Ten stupid things beginners do to mess up their contradance experience/Not Counting
9. Not Counting.
Almost everything in contradance is built around an eight-bar musical phrase (2 counts to the bar), and most figures take two, four, six or eight bars to carry out. Generally you will step once per count. If you are doing an eight-count figure, it's usually a good idea to transition from that figure to the next starting on count six. For example doing lines of four down the hall and back up could be mentally counted like “one-two-three-four-five-six-turn back, one-two-three-four-five-six-circle up”.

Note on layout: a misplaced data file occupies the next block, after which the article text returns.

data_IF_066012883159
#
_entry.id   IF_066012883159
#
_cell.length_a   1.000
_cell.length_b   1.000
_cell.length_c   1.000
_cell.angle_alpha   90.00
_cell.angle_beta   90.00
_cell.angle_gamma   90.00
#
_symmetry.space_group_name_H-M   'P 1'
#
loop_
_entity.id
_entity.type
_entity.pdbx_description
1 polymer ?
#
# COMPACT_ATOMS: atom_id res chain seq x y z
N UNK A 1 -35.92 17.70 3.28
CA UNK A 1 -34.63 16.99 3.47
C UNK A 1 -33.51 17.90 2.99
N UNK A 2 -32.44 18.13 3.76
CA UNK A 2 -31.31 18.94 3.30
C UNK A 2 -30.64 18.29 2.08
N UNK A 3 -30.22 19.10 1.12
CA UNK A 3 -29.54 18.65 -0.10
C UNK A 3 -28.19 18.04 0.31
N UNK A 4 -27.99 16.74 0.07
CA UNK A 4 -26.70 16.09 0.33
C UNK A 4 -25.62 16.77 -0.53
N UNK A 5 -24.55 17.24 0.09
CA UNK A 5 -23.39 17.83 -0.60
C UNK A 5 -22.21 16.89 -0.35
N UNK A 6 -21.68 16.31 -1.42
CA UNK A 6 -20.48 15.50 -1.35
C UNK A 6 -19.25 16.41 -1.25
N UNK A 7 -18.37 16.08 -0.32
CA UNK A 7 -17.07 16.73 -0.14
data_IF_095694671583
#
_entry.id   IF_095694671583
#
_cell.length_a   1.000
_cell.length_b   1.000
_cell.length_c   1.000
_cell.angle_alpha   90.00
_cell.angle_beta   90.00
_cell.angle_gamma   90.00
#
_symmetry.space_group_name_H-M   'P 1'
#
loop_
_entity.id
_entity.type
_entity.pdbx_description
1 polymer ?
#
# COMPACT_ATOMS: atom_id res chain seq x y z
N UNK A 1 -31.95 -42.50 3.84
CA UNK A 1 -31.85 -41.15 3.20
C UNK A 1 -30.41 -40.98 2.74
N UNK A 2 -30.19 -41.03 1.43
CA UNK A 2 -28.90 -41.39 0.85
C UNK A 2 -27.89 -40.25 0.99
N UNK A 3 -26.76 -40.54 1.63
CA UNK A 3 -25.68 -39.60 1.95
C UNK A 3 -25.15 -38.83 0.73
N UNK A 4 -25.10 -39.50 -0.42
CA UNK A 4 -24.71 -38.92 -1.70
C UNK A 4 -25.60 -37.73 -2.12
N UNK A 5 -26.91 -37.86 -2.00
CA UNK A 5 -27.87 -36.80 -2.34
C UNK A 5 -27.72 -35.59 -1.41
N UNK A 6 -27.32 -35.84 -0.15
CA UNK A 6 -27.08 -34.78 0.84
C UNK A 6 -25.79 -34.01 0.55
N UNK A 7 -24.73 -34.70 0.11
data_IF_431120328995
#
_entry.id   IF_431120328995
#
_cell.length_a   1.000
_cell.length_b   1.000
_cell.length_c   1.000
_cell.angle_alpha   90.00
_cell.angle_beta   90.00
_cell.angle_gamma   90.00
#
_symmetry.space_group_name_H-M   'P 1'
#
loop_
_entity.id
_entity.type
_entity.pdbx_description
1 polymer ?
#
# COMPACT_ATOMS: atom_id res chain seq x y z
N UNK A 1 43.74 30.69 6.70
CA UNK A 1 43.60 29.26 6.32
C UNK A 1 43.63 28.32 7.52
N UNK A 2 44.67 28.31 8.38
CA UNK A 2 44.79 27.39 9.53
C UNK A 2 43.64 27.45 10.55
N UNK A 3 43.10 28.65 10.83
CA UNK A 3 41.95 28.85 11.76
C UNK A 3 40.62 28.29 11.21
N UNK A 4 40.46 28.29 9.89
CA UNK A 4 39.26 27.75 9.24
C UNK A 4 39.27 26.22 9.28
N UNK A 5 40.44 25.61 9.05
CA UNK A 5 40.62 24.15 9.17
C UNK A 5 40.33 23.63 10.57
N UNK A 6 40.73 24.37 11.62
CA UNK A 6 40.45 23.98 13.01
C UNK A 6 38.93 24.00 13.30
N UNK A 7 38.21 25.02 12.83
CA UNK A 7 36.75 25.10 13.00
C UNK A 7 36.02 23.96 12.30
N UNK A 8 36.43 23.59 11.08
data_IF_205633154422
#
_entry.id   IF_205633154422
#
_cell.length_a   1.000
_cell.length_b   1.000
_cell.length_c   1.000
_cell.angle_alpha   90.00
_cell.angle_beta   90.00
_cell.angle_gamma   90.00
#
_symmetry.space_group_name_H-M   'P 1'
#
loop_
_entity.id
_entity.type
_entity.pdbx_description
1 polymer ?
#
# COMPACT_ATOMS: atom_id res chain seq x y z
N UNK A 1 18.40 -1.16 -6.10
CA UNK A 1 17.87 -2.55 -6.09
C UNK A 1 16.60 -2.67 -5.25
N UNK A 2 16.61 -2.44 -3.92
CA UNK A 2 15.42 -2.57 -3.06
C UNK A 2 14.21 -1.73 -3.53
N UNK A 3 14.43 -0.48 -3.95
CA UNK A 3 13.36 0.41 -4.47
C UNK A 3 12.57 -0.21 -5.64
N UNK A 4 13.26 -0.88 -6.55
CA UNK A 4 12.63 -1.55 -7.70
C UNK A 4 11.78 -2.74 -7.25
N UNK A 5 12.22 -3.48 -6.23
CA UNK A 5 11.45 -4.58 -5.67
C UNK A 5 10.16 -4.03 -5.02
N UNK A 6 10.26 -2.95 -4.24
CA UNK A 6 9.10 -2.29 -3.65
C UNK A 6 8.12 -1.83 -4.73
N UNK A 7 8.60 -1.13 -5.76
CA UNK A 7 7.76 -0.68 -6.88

For some figures, especially those that either don't change your position or that leave at the point you started, it's good to apply the rule “better never than late.” That means that it's better to skip the figure entirely rather than doing it and finishing late, so you aren't able to start the following figure on time. Examples would include the balance in a balance-and-swing, or the gypsy in a gypsy-swing combination.
It can take a few progressions to figure out exactly what the count should be, but the music will usually help you remember when the eight-count phrases are done, and the caller can point out the places where the counting gets tricky.